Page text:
15 May 2018

Parliament’s to do list: Budget, budget, and more budget

From The House, 6:55 pm on 15 May 2018

It’s budget week! And even though that's not happening until Thursday it's going to soak up most of the attention this week.

There are some other things MPs will do before then though.

The usual back and forth of question time will still happen (except for Thursday because that’s budget day) and MPs will work through “Government orders of the day” on Tuesday, and "Member's orders of the day" on Wednesday, which are just others ways of saying they work through proposed legislation. The plan for this week (May 15 - 17) is below.

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Photo: VNP / Daniela Maoate-Cox

MPs are required to be at Parliament for scheduled sitting days, so called because MPs sit in those green leather chairs when they’re in the debating chamber. An agenda known as the Order Paper is published online each sitting day outlining what business the House plans to get through but there are always more items on the list than there is time for. Below is what they’ll attempt to get through.

Budget Day (Thursday - but we know you're keen to hear about it so we've put it first)


  • Thursday is budget day. Yay, break out the champagne. Wait, what is that exactly?

  • The Appropriations (2018/19 Estimates) Bill (a.k.a the budget).

  • There’s no Oral Questions on Thursday, so the budget event can begin at 2pm.

  • Grant Robertson (Minister of Finance) introduces the Appropriations Bill and it is read a first time without debate. Then the Minister delivers a copy of his budget statement to the Speaker, Clerk, PM, other party leaders and Hansard.

  • The Minister of Finance then reads the budget statement (it can take as long as he likes) as part of his speech to move the second reading of the Appropriations Bill.

  • The Budget Debate proper is usually kicked off by the Leader of the Opposition (20 minutes), and followed by the other party leaders: the Prime Minister (Labour, 20 minutes), Deputy Prime Minister (NZ First, 20 minutes), Greens (20 Minutes), ACT (10 Minutes), other MPs (10 minutes each).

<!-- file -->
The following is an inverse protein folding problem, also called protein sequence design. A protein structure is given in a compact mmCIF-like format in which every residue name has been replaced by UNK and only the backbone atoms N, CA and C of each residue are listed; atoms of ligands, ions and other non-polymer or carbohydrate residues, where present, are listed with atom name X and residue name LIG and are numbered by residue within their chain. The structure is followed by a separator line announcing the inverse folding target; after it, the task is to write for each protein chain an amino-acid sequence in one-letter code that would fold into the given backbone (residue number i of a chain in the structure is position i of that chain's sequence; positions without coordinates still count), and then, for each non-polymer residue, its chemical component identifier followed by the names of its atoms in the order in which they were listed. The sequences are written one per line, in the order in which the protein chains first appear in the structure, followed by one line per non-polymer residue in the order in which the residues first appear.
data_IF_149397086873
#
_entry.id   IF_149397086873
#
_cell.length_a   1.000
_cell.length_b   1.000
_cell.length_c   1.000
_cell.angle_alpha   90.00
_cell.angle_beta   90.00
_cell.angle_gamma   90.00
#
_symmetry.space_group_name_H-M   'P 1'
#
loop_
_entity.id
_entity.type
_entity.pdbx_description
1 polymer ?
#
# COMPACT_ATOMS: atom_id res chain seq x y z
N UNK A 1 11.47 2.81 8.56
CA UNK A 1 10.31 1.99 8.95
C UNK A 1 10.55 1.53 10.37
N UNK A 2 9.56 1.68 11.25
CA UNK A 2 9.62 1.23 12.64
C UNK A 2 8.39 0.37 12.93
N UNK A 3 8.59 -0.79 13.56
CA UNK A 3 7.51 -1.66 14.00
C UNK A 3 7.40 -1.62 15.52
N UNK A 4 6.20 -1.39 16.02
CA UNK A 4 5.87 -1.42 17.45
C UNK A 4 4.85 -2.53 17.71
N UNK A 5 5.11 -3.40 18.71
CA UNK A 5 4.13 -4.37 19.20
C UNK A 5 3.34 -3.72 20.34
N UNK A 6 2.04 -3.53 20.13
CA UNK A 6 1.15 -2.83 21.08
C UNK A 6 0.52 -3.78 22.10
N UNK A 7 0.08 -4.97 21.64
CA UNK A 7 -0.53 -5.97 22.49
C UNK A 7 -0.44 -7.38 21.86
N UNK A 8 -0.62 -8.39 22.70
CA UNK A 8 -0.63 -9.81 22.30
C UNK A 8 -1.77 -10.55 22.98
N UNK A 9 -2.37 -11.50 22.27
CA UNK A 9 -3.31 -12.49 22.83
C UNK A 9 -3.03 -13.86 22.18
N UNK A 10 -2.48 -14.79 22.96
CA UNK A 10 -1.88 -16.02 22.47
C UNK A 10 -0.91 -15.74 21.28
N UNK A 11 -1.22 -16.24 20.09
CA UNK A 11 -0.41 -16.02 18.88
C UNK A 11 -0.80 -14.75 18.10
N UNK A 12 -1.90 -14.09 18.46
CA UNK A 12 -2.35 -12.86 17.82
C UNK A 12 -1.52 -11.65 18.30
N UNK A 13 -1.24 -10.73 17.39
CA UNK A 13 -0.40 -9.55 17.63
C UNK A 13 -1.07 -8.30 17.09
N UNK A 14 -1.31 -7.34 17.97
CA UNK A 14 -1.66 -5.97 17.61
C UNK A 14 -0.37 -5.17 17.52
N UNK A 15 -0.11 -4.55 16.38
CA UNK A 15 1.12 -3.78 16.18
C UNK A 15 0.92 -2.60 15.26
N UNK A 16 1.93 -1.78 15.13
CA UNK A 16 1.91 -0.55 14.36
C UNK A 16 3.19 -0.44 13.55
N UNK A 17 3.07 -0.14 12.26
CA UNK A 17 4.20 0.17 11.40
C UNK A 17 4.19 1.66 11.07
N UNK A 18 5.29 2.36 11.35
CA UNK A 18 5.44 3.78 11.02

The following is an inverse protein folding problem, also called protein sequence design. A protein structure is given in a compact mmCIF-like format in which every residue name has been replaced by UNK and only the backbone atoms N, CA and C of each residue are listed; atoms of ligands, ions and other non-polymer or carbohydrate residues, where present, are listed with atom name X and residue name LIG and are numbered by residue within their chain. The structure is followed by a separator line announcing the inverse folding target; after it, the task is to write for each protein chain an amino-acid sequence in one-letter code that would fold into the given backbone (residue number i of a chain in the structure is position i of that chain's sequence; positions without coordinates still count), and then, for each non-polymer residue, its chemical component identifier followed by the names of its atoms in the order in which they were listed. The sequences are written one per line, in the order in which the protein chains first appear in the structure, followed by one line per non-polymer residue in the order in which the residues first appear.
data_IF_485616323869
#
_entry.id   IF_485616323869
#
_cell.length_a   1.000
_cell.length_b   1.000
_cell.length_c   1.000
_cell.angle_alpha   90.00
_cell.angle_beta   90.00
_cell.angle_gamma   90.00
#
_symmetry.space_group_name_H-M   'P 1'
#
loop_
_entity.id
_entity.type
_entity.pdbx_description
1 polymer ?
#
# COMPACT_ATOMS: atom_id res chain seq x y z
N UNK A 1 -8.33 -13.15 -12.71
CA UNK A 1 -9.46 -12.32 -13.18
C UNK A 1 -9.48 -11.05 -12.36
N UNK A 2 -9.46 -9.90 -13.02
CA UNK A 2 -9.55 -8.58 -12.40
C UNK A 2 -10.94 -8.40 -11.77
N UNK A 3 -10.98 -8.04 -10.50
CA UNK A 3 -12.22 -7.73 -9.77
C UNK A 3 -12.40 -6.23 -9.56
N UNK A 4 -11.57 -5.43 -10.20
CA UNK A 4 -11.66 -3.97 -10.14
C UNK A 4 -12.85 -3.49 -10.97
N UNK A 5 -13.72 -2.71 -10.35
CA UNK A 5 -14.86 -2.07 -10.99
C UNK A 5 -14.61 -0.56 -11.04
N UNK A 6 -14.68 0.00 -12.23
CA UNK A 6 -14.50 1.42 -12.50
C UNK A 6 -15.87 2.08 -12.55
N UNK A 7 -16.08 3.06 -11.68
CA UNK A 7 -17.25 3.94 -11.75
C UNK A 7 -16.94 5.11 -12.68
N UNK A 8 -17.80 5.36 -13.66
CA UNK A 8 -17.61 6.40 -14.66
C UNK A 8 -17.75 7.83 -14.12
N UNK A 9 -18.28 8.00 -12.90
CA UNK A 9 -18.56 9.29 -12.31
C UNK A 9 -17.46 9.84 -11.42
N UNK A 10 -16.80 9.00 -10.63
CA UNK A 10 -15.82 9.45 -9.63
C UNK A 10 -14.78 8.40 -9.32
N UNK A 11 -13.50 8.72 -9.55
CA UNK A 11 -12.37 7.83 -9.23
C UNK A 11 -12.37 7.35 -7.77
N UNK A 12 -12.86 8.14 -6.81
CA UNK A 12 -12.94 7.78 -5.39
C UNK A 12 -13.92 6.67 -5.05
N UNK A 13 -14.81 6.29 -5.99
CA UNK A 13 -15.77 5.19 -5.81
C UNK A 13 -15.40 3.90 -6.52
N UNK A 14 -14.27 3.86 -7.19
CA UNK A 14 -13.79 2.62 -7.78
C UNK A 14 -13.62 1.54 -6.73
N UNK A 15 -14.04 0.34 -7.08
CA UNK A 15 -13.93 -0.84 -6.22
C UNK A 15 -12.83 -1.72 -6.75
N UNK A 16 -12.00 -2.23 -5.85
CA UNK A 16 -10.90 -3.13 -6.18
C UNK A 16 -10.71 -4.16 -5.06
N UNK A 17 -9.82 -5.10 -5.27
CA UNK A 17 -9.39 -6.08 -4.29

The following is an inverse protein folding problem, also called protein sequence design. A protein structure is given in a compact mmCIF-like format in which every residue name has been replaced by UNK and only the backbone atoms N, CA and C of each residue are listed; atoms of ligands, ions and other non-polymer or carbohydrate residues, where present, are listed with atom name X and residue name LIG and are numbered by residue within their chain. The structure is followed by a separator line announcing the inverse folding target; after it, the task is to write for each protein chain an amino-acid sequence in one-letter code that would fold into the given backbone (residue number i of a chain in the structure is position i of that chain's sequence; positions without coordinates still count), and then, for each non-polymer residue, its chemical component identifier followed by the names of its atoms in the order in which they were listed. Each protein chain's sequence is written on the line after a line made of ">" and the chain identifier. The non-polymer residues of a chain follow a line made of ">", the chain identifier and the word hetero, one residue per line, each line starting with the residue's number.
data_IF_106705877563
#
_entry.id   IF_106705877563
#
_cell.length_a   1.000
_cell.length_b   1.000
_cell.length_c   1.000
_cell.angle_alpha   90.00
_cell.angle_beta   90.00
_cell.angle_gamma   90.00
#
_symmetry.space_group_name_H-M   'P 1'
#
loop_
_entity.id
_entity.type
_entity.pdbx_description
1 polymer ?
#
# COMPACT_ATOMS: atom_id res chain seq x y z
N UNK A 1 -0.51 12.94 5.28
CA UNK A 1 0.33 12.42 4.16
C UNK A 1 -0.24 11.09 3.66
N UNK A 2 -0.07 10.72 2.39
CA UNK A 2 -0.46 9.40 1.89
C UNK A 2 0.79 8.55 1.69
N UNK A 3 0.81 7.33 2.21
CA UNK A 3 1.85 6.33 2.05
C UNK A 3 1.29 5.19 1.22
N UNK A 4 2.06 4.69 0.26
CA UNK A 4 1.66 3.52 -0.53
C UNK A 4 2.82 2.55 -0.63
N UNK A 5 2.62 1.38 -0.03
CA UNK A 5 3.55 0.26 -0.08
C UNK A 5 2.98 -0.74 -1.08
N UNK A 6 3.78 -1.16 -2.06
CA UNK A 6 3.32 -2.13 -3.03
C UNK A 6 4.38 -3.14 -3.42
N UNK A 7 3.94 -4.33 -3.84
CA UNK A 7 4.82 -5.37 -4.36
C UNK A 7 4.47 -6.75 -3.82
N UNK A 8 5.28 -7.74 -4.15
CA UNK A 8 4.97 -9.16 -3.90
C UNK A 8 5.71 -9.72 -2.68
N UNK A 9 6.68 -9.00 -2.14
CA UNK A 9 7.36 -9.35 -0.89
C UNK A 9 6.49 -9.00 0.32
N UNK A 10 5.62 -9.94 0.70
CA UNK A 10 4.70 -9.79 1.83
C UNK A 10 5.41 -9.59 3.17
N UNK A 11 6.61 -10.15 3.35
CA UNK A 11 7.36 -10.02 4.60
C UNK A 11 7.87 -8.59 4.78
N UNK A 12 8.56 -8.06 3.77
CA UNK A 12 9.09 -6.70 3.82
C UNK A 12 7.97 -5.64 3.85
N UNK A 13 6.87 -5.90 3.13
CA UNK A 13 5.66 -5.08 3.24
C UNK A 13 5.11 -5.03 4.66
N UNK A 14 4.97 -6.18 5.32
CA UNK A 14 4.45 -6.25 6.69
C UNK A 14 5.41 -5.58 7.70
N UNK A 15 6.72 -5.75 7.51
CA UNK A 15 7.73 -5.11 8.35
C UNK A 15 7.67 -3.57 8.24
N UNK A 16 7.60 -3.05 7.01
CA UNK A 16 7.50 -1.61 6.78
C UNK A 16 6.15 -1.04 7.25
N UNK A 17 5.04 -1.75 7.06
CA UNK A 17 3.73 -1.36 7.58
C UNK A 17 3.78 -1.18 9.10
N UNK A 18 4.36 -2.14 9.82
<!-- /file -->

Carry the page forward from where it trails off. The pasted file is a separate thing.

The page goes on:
• Running a country costs money. And the Government needs permission from Parliament both to collect money and to spend it.

  • Budget day is the beginning of a very long parliamentary process of approving the Government’s spending plan for the year from July 1st. It begins the debate on a piece of legislation [the Appropriations (2018/19 Estimates) Bill] which outlines spending on all the many dozens of aspects of the wider ‘government’ - from schools and hospitals, to spies and science; from artificial limbs to environmental protection, and from taxes to lotteries.

  • This first debate will last for 15 hours (until at least the end of next week) and then the various ‘Votes’ (the topic sections of the budget: Health, Education etc) go to various Select Committees to be examined and defended by Ministers before arriving back at the House for 11 hours of Committee Stage (the Appropriations Debate) and a three hour third reading. That’s 29 hours or more of House time plus the many Select Committee meetings.

  • Along with the Appropriations Bill, the Government will also ask Parliament to pass an Imprest Supply measure to actually give it some interim walking-around-money while the House considers the Appropriations.

Weapons Brokering (Tuesday)


  • The third reading of the Brokering (Weapons and Related Items) Controls Bill.

  • The Bill will set up a way to regulate the brokering* of weapons and related items by New Zealanders or NZ based entities overseas particularly where there is a risk of weapons being transferred to “illegitimate users or undesirable destinations” like a  conflict zone.